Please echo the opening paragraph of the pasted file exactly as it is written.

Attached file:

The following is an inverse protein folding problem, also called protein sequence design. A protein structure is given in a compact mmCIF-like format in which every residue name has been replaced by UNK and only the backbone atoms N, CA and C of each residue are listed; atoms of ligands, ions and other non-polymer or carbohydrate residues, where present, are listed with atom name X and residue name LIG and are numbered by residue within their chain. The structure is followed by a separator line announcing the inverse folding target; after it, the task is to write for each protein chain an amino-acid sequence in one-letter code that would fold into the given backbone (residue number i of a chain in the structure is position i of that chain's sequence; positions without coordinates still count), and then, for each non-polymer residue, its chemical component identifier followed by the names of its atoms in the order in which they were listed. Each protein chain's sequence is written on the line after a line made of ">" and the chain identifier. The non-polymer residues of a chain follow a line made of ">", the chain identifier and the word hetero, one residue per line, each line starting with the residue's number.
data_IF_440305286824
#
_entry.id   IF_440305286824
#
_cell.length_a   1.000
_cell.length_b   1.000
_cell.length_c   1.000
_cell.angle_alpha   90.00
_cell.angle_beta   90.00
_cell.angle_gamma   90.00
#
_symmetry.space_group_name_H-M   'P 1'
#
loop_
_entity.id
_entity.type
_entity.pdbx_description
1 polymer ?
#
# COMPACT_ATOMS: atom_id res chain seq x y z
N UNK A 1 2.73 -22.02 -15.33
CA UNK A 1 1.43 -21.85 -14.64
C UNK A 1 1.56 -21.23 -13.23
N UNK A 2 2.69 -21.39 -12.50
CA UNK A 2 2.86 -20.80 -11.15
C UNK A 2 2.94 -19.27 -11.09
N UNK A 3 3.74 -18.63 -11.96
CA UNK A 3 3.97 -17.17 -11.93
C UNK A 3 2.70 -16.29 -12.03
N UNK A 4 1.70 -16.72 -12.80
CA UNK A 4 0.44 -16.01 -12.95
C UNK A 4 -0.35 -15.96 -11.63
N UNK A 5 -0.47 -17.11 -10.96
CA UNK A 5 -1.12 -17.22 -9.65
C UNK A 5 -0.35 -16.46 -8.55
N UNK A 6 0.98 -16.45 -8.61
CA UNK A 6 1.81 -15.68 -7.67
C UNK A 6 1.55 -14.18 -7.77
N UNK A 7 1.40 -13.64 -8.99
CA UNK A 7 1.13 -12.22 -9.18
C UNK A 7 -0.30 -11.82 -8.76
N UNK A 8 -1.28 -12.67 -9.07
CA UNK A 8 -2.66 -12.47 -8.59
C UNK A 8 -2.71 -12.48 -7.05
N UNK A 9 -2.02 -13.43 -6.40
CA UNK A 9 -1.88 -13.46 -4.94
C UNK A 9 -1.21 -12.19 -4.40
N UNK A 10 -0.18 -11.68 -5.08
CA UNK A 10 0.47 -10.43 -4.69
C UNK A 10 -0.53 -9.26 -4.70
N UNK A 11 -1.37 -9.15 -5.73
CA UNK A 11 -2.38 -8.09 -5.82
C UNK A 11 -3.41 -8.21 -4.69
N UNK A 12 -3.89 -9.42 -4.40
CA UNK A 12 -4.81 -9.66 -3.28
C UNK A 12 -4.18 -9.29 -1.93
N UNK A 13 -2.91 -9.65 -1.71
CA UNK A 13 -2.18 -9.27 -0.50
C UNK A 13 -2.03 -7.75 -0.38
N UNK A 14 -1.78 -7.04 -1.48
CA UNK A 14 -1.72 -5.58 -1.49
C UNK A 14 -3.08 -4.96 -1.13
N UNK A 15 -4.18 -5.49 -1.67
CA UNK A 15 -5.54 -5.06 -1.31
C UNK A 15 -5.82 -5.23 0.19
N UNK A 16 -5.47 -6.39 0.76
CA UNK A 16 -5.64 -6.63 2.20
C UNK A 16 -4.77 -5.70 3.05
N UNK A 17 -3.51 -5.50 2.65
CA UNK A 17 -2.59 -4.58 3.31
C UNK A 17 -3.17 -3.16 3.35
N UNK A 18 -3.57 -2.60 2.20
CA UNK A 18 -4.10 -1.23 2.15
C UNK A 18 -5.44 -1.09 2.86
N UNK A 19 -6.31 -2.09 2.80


The following is an inverse protein folding problem, also called protein sequence design. A protein structure is given in a compact mmCIF-like format in which every residue name has been replaced by UNK and only the backbone atoms N, CA and C of each residue are listed; atoms of ligands, ions and other non-polymer or carbohydrate residues, where present, are listed with atom name X and residue name LIG and are numbered by residue within their chain. The structure is followed by a separator line announcing the inverse folding target; after it, the task is to write for each protein chain an amino-acid sequence in one-letter code that would fold into the given backbone (residue number i of a chain in the structure is position i of that chain's sequence; positions without coordinates still count), and then, for each non-polymer residue, its chemical component identifier followed by the names of its atoms in the order in which they were listed. Each protein chain's sequence is written on the line after a line made of ">" and the chain identifier. The non-polymer residues of a chain follow a line made of ">", the chain identifier and the word hetero, one residue per line, each line starting with the residue's number.